Delightful games for dirt cheap: 5 PC games you can run on anything

Gaming doesn’t have to be so expensive


Webbed is a cute platformer about a spider trying to save her boyfriend from a big nasty bowerbird. @sbuggames on Twitter

Luke Bradbury, Multimedia Journalist

Video games have never been more popular, but that doesn’t make them any easier to enjoy.

With Sony raising the prices of their first party titles to $70, more and more developers are following suit.

That’s not even including the hardware for these games, which can cost you a month’s rent just to get it  – and that’s without any games or extra peripherals. 

But it doesn’t have to be so expensive.

Many classic titles are available at discounted prices, the same for independently developed titles that have been the backbone of the industry for years.

Here are five games available on Steam that you can run on something with as little processing power as a school-issued laptop, and can buy for less than $20.

1. Webbed ($9.99): No man, just spider

Developed by Australian studio Sbug Games, Webbed is a cute platformer about a spider trying to save her boyfriend from a big nasty bowerbird. Much of the game is spent gathering materials from the local wildlife to build a rocket to chase down the bowerbird (who also shoots lasers from its eyes) and save the day.

The game is short, but full of fun, web-slinging from corner to corner as you befriend ants, dung beetles and more. There’s also a fair bit of puzzle solving, as you use websites to tug and pull objects to their correct spot while avoiding fires, making it perfect for those seeking something light-hearted.

2. Blood Fresh Supply ($9.99): Raw 90s action

Originally released in 1997, Blood is so old that you need to use MS-DOS to play the original version, making it unplayable for most. Thankfully, Nightdive Studios has blessed us with Blood Fresh Supply, a remaster of the game ported to their proprietary KEX engine, allowing it to run on modern systems.

Originally built on the Build engine, Blood is a singleplayer, first-person shooter known for its detailed environments, strong leading character in Caleb, and brutal difficulty. Much of it holds up today, and what hasn’t held up has been given a modern coat of paint, such as replacing 2D sprite objects with 3D voxels. 

Not interested in Blood? Nightdive has remastered countless first-person shooters, all for low prices.

3. Your Only Move Is HUSTLE ($4.99): stick-figure fighting game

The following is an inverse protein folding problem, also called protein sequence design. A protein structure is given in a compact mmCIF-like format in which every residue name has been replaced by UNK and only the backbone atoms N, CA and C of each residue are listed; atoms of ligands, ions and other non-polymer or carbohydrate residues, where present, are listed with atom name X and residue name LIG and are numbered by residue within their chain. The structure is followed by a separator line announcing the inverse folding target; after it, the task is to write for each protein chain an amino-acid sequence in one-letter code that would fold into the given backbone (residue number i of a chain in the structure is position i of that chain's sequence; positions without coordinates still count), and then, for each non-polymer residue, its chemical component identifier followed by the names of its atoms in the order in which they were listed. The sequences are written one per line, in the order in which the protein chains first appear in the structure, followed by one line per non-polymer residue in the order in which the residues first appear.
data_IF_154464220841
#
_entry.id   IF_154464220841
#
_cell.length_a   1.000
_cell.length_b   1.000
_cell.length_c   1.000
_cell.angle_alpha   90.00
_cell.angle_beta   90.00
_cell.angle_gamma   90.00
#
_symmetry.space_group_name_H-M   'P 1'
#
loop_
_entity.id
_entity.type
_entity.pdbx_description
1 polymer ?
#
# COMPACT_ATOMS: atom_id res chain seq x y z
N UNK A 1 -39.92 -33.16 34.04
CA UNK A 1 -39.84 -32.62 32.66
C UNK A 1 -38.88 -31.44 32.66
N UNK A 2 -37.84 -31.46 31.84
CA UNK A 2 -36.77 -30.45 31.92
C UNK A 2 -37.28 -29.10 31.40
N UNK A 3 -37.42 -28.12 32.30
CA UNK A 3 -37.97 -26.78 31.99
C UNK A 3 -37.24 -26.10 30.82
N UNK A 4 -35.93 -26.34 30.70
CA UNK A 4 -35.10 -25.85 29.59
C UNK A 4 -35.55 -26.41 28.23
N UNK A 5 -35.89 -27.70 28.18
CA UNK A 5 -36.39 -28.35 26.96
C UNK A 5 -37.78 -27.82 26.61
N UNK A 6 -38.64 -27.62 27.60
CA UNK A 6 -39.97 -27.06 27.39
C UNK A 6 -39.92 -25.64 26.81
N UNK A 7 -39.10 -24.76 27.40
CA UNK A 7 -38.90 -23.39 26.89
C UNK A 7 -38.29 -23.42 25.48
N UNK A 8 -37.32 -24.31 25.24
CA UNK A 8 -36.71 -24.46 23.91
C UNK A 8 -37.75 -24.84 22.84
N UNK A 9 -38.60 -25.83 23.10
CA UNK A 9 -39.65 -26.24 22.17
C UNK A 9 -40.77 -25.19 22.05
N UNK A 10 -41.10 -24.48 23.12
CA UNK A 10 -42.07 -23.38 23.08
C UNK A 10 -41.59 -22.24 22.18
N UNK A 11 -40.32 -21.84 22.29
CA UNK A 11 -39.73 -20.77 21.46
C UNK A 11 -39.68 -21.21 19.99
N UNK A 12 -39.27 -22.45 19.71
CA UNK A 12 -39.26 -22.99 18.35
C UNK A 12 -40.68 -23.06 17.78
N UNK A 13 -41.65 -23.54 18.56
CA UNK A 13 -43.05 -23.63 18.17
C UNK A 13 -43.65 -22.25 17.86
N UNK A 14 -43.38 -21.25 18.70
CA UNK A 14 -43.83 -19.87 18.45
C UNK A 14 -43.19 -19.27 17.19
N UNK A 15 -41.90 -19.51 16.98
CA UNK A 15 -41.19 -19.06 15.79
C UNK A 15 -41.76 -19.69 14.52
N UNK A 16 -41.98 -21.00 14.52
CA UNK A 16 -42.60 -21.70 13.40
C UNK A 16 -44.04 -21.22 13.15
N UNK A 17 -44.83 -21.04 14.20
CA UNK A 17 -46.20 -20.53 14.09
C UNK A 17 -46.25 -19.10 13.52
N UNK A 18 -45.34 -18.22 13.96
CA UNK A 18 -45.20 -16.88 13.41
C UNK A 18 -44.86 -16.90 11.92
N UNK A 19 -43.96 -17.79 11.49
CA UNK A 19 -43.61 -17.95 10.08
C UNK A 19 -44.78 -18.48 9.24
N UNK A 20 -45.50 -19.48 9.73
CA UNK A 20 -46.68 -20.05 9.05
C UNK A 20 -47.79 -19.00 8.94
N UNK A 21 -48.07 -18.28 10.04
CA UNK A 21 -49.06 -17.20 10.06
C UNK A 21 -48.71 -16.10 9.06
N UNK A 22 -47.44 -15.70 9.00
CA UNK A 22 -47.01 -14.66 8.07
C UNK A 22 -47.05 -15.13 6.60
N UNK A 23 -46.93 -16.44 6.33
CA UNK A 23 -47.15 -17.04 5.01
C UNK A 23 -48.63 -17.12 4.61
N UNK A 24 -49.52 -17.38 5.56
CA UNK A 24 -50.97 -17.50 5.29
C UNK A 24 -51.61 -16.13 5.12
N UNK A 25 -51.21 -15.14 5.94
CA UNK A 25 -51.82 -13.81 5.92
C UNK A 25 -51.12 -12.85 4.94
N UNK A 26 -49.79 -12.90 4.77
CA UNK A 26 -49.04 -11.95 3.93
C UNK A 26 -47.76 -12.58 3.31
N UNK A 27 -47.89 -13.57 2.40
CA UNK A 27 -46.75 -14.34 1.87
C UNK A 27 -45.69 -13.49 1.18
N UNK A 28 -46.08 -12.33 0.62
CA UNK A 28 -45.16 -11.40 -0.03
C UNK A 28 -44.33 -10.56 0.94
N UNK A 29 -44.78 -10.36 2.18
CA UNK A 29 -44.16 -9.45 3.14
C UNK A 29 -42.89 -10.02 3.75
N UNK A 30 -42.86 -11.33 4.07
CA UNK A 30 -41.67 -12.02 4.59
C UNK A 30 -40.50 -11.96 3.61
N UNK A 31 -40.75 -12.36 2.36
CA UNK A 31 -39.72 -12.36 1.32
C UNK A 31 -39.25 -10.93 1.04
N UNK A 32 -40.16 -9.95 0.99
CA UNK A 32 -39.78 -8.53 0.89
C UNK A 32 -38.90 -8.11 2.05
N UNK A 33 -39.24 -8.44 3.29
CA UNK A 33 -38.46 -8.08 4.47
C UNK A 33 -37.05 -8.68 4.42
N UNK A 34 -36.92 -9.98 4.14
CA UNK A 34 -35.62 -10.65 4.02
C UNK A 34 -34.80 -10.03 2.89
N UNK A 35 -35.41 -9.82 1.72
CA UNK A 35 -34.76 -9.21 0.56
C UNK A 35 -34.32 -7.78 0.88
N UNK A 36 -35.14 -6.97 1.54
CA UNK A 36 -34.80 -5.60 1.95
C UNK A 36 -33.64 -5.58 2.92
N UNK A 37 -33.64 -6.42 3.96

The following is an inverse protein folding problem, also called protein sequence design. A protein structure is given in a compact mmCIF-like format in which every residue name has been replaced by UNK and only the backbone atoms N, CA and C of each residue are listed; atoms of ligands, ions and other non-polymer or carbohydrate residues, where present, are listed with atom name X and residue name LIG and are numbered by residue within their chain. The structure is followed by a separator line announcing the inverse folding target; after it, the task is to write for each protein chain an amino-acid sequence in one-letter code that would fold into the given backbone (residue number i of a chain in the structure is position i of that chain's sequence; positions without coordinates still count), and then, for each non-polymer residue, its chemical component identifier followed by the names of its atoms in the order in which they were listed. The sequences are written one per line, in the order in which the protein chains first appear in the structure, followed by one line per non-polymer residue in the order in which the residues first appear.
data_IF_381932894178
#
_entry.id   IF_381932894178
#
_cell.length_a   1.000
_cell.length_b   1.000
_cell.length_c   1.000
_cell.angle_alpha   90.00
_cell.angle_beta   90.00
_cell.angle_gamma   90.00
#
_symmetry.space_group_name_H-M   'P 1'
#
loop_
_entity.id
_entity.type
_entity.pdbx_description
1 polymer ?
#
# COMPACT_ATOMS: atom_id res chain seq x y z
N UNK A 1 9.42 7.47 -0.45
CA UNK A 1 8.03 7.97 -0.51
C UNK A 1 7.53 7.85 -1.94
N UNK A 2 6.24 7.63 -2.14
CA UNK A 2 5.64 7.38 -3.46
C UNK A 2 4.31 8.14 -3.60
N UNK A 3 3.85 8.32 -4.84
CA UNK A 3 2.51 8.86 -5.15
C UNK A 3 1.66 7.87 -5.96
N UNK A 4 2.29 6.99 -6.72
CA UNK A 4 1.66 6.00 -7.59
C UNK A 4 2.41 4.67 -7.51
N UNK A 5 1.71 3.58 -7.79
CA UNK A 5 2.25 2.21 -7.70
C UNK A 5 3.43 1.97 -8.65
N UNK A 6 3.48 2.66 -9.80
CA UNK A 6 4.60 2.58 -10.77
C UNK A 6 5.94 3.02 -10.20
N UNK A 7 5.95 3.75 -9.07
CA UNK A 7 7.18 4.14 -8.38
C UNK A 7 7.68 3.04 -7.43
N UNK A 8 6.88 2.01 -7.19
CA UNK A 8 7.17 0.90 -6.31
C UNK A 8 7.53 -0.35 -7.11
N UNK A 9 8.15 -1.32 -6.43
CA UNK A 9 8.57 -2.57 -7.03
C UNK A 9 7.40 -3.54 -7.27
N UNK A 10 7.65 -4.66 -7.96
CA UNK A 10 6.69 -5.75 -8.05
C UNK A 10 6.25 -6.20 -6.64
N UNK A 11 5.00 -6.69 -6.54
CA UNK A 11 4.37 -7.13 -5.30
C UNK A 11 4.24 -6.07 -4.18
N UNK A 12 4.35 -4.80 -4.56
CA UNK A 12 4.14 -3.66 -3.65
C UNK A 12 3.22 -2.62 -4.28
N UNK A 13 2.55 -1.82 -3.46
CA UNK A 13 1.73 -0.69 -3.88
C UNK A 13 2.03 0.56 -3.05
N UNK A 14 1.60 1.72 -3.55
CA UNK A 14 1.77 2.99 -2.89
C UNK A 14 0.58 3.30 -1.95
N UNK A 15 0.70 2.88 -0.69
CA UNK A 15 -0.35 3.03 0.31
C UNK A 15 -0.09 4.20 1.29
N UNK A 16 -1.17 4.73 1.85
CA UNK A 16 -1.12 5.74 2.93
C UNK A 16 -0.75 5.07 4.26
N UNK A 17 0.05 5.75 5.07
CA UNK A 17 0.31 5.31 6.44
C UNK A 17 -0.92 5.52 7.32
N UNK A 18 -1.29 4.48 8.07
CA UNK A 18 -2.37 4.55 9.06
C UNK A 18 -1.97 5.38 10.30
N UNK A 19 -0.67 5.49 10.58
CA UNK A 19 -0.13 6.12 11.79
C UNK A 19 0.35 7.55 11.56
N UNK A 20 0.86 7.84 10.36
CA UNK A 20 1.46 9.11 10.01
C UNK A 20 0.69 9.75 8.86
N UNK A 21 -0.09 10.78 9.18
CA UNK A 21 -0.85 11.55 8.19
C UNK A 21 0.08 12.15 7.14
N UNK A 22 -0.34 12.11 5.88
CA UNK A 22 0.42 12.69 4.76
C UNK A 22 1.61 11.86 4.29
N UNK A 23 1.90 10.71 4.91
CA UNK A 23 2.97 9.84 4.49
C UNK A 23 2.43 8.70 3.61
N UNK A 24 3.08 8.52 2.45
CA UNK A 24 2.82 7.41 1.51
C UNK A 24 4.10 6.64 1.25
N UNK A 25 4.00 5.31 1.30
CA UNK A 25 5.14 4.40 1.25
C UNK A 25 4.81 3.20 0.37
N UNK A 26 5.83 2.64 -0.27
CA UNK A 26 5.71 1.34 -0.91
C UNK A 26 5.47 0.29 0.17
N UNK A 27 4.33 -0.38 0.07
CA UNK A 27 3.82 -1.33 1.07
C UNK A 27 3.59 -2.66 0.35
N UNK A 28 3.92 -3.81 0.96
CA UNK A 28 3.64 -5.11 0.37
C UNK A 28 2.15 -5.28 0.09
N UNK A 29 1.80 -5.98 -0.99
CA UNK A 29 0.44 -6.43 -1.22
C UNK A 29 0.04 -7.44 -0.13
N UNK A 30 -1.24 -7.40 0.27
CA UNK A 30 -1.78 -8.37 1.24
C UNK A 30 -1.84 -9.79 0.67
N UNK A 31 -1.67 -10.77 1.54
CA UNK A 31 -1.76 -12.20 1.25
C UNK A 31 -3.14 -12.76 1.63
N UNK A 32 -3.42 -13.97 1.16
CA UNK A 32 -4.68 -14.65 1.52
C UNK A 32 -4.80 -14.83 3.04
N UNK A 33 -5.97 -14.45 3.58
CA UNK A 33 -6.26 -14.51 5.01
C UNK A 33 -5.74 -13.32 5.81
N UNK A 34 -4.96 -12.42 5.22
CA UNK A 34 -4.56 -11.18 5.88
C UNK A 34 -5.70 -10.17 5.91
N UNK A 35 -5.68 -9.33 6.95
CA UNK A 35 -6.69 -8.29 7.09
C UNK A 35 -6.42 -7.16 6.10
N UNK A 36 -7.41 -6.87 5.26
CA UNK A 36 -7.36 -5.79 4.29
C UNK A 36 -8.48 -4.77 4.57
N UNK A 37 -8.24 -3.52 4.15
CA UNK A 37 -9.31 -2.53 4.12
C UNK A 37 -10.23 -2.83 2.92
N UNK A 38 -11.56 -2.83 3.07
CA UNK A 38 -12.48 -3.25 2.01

Released earlier this year, Your Only Move Is HUSTLE (YOMIH) is a multi-player fighting game with a twist: what if you could control every action down to the pixel? 

YOMIH offered turn-based multiplayer combat with a fully functioning lobby system, making it easy to find matches at any time of the day. While the realization of YOMIH not being real-time might be off-putting for some, those who stick around find themselves enthralled by a complex, stylized game of chess, based on probability and outwitting your opponent.

Because it’s turn-based, you don’t really need a consistent connection to play online either.

Think there’s too little on offer? YOMIH also sports Steam Workshop support, allowing users to create custom characters, backgrounds, and features to enhance the experience. 

4.VVVVVV ($4.99): Yes, that’s six V’s

A cult classic, VVVVVV sees you take control of a spaceship when everything goes wrong. Stuck in an unknown dimension with your crew stranded, VVVVVV is a platformer where instead of jumping, you swap the direction of gravity.

It was developed by Terry Cavanagh and released in 2010, maintaining an overwhelmingly positive rating on Steam after all those years.

5. The Messenger ($19.99): Bleeding wit from its ears

Devolver Digital is a publisher with an amazing track record for a reason – they consistently find and promote excellent titles with great gameplay. The Messenger is no different.

A Metroidvania inspired by the original Ninja Gaiden games, The Messenger blends excellent platforming with great story and writing, with a coat of old-school NES/SNES graphics. 

It also received an expansion, which added additional levels for free, making this an absolute steal despite being the highest-priced game on this list.